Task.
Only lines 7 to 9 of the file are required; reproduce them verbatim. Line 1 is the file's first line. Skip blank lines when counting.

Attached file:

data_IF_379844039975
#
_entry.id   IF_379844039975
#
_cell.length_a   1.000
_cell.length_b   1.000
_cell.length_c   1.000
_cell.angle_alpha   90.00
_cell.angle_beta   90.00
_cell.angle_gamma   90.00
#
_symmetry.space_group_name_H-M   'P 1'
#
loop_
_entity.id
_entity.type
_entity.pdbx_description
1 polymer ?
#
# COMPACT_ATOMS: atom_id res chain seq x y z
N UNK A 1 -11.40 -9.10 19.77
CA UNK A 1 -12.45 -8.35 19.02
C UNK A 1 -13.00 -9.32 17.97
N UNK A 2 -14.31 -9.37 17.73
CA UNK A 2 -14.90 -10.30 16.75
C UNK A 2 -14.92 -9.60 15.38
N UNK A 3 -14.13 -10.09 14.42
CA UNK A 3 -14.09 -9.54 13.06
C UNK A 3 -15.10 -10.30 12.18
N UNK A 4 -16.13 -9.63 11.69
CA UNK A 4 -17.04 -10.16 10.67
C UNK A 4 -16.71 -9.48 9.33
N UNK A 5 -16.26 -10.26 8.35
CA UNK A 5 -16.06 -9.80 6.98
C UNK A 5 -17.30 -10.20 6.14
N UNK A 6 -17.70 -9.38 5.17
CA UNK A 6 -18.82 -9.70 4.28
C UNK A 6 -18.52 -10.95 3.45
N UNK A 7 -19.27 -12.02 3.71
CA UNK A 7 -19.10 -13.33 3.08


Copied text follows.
_cell.length_c   1.000
_cell.angle_alpha   90.00
_cell.angle_beta   90.00